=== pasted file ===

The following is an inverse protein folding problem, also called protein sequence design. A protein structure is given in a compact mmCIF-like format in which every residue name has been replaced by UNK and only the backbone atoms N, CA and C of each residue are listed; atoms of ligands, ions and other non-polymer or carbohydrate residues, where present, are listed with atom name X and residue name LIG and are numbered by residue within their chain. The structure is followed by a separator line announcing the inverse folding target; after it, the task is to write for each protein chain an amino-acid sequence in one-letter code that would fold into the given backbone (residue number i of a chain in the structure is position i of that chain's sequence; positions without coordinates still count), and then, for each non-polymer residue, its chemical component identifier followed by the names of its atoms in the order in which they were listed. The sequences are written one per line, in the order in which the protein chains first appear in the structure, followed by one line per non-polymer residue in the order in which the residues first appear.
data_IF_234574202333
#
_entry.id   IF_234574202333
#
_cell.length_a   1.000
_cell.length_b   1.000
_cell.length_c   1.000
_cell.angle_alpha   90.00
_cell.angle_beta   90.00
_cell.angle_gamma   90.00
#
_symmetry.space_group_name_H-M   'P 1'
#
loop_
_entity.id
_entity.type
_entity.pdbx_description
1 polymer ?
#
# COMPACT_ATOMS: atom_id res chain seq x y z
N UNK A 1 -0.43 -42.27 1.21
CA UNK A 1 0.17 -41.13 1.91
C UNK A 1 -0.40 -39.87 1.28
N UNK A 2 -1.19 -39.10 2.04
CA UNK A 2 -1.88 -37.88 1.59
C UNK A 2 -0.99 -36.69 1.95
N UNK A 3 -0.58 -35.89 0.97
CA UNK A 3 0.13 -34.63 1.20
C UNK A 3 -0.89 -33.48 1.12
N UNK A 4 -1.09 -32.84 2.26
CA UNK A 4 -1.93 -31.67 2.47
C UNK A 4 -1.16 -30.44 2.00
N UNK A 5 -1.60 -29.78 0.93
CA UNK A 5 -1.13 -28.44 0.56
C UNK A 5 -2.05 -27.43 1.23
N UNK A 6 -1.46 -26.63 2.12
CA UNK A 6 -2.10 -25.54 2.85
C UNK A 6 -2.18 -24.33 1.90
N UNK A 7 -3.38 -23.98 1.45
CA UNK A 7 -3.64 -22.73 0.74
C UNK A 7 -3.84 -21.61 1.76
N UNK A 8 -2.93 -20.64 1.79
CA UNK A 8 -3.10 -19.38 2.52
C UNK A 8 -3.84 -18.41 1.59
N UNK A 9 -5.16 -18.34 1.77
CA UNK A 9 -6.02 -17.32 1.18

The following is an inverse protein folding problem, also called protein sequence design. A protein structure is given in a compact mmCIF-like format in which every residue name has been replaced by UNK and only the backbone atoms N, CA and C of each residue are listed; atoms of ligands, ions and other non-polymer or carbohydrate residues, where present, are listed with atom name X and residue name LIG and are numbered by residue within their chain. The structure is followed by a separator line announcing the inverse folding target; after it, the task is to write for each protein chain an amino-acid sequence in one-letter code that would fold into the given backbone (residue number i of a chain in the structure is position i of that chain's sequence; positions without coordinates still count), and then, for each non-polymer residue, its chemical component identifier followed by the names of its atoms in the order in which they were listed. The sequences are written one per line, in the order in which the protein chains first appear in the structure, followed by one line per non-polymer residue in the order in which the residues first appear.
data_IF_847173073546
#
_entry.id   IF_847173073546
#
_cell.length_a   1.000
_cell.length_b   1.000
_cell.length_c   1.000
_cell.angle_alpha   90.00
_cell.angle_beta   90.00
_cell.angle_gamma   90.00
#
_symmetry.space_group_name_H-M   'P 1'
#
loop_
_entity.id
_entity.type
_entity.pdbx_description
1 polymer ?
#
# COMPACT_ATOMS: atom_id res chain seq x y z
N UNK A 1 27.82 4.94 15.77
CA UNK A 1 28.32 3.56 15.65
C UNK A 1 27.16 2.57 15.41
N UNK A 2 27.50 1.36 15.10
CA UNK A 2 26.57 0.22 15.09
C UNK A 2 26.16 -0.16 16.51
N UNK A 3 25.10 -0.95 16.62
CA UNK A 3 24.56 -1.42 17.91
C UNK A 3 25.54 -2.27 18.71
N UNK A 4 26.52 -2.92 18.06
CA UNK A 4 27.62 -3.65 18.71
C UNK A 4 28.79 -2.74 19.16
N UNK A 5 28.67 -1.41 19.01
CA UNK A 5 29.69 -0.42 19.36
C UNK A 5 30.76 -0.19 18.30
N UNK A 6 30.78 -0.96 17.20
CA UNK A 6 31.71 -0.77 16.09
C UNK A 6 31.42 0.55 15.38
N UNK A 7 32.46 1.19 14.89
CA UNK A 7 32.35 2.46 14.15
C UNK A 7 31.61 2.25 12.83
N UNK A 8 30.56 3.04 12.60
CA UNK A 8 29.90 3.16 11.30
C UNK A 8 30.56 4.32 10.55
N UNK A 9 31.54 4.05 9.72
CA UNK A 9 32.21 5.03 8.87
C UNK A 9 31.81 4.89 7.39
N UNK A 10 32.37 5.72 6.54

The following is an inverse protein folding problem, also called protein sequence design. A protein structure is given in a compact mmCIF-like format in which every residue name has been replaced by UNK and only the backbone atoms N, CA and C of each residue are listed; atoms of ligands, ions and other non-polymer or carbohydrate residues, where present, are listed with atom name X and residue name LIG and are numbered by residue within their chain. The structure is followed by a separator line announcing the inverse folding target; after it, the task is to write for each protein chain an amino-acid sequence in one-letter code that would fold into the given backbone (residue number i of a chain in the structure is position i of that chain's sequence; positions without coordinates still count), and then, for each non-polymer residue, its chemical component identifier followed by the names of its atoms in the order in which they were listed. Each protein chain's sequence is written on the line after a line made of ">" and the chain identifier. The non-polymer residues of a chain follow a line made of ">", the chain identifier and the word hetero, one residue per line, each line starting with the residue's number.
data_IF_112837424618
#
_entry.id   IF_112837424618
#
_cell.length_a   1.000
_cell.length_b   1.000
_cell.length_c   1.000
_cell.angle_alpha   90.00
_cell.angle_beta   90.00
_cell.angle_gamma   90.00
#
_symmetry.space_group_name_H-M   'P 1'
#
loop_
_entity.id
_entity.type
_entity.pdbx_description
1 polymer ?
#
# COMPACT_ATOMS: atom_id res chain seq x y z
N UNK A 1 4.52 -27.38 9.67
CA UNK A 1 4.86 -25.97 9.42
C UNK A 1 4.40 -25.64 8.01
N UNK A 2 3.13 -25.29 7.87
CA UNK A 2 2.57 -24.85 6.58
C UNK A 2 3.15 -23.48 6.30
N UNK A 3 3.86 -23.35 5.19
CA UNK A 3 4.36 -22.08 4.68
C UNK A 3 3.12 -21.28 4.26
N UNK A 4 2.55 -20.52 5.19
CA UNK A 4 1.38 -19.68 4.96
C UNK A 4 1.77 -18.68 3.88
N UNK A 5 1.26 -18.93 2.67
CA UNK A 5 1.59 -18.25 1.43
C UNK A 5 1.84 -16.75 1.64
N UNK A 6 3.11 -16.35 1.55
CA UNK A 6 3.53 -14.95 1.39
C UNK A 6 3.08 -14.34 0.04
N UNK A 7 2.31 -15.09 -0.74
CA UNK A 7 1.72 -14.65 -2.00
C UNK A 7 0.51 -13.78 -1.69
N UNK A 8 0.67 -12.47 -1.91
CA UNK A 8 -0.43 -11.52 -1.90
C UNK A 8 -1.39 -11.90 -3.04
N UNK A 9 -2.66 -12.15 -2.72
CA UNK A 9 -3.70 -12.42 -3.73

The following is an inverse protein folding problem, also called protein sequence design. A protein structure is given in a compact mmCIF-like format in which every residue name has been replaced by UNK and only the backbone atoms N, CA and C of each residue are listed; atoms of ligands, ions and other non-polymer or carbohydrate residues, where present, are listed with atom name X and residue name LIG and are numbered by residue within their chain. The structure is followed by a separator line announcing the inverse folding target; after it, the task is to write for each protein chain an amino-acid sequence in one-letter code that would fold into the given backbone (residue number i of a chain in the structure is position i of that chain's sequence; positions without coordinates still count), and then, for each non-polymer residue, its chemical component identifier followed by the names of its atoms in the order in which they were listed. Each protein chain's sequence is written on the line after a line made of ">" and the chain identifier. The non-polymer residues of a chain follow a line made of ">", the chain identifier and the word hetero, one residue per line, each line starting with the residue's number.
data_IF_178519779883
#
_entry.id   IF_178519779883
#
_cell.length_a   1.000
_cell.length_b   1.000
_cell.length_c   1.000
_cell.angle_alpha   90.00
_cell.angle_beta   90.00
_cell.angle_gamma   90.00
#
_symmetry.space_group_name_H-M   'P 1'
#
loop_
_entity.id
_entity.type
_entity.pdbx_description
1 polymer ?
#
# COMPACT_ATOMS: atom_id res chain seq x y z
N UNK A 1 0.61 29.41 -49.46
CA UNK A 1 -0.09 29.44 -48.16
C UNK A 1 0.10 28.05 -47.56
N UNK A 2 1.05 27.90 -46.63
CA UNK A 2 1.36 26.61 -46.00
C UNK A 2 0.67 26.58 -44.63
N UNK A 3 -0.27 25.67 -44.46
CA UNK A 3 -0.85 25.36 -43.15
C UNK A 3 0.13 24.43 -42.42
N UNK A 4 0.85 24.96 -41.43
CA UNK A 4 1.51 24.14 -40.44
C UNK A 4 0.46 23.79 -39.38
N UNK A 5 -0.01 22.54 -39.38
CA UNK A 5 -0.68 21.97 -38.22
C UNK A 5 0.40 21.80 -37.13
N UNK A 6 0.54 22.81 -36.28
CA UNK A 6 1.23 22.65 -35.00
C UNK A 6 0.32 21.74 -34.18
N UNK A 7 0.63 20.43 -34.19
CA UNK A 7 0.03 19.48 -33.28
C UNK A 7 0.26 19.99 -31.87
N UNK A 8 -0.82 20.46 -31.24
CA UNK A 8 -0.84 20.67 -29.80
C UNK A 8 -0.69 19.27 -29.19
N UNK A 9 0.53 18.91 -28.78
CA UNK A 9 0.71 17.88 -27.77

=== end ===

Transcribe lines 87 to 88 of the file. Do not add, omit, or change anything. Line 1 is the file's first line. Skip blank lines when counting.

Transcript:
N UNK A 7 32.46 1.19 14.89
CA UNK A 7 32.35 2.46 14.15